Judith Jarvis Thomson
November 23, 2020 8:21 AM   Subscribe

The philosopher Judith Jarvis Thomson (1929-2020) has died. She was a philosophical giant. You may know her from her landmark 1971 paper in defense of abortion or for one of her papers on the trolley problem. Or maybe you know the 1997 amicus brief on assisted suicide she co-authored with Dworkin, Nagel, Nozick, Rawls, and Scanlon.

Thomson's philosophical work was careful, profound, and wide-ranging. She wrote on topics in practical ethics (obviously), including the right to privacy, self-defense, and preferential hiring. And she wrote on more abstract issues in ethics and meta-ethics, including papers on the right and the good, moral luck, and the metaphysics of harm. She also wrote extensively (and provocatively) about a range of topics in metaphysics and legal philosophy, including personal identity, the metaphysics of ordinary objects, parthood and identity over time, the nature of action, causation by absence or omission (one of my personal favorites), causation in the law, causation and liability, and liability and evidence. For good measure, she also wrote on private languages, time, space, and objects, and the riddles of induction.

She left the field better than she found it.
posted by Jonathan Livengood (17 comments total) 34 users marked this as a favorite
How do you leave a period that has a little violinist strapped to its back?

posted by Beardman at 8:33 AM on November 23, 2020 [8 favorites]

posted by and they trembled before her fury at 8:41 AM on November 23, 2020

Much respect.
posted by The Underpants Monster at 8:57 AM on November 23, 2020

posted by bz at 9:17 AM on November 23, 2020

posted by justsomebodythatyouusedtoknow at 9:29 AM on November 23, 2020

I love Claudia Mills' introduction in the post's first link.

posted by papayaninja at 9:31 AM on November 23, 2020 [1 favorite]

posted by saucysault at 9:59 AM on November 23, 2020

Reading that abortion paper, my first thought was how beautifully written it was.

And then — ok, this is not a criticism or an invitation to argue about writing style, but — my second thought, as an editor myself, is that no editor these days would tolerate a writer putting their real point on page two, at the midpoint of a massive and finely structured paragraph, after the words "But I shall not discuss any of this."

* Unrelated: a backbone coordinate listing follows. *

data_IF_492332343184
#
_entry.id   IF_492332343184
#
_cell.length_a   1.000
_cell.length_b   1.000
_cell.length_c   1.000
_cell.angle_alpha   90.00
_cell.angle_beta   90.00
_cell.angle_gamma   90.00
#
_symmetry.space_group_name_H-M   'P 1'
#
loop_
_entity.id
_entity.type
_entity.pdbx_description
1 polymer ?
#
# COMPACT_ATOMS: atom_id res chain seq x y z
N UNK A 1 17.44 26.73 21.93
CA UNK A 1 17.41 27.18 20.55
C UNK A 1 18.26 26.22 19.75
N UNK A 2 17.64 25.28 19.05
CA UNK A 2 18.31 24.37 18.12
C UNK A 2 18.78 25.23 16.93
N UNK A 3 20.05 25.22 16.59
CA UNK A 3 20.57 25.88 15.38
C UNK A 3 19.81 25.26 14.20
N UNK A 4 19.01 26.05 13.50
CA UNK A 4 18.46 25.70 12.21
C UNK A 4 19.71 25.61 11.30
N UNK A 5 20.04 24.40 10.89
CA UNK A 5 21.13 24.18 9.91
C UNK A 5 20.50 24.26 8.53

That's really not a criticism. Mostly it makes me a little sad. It's like reading an obituary that talks about the day their house got electricity. The era is over when professors wrote beautiful essays for readers working slowly and calmly from start to finish. Things changed for a reason, what we do now is more accessible and inclusive and allows for its own kind of beauty, and it's still sad seeing the great academic writers of that generation retire and pass away.
posted by nebulawindphone at 10:16 AM on November 23, 2020 [8 favorites]

I mean, no one edits our writing so its most likely self-driven.
posted by MisantropicPainforest at 10:18 AM on November 23, 2020 [2 favorites]

The violinist paper seemed like a revelation at the time I read it, and still seems like one - the clarity of language and the way she uses fantastic thought experiments. It is the first paper I read that got me to understand why philosophers love philosophy so much.
posted by Jeanne at 10:18 AM on November 23, 2020 [5 favorites]

posted by LobsterMitten at 11:39 AM on November 23, 2020

I always have time for trolleyology, so I started at The Yale Law Journal paper cited in the first para. In 1985, it has "Dworkin" and "Kant" but "Mrs. Kent". I guess I was primed for a double-take because of a 2020 comment to the (1st cited) DailyNous obit "Emeritus, a, um is a first declension adjective. The proper title is professor emerita for Professor Thompson and any other female professor granted emeritus status by her college or university". Sounds like a bloke who has octopodes in his aquaria. Whereas gender neutrality was not part of the background of discourse in 1985??
posted by BobTheScientist at 1:13 PM on November 23, 2020

Or maybe you know the 1997 amicus brief on assisted suicide she co-authored with Dworkin, Nagel, Nozick, Rawls, and Scanlon.

This must be the basis for an anecdote a philosophy professor told our class, about leading moral philosophers filing an amicus brief and it being completely ignored, not mentioned in any opinion or dissent.
posted by thelonius at 2:12 PM on November 23, 2020

posted by allthinky at 6:06 PM on November 23, 2020

I didn't know she was the creator of the violinist argument. I read a version of that years ago and it really helped me to solidify my logic when thinking about abortion.

It was particularly this that has stuck with me (though this is the first time I've read the original piece):

"...I am not arguing for the right to secure the death of the unborn child. It is easy to confuse these two things in that up to a certain point in the life of the fetus it is not able to survive outside the mother's body; hence removing it from her body guarantees its death. But they are importantly different"
posted by LizBoBiz at 5:41 AM on November 24, 2020 [1 favorite]

"All persons have a right to life."
("...and violinists are persons")
posted by Reasonably Everything Happens at 7:34 AM on November 24, 2020

posted by filtergik at 12:53 PM on November 24, 2020

« Older ¡Sí Se Puede!   |   My kingdom for a mason jar! Newer »

This thread has been archived and is closed to new comments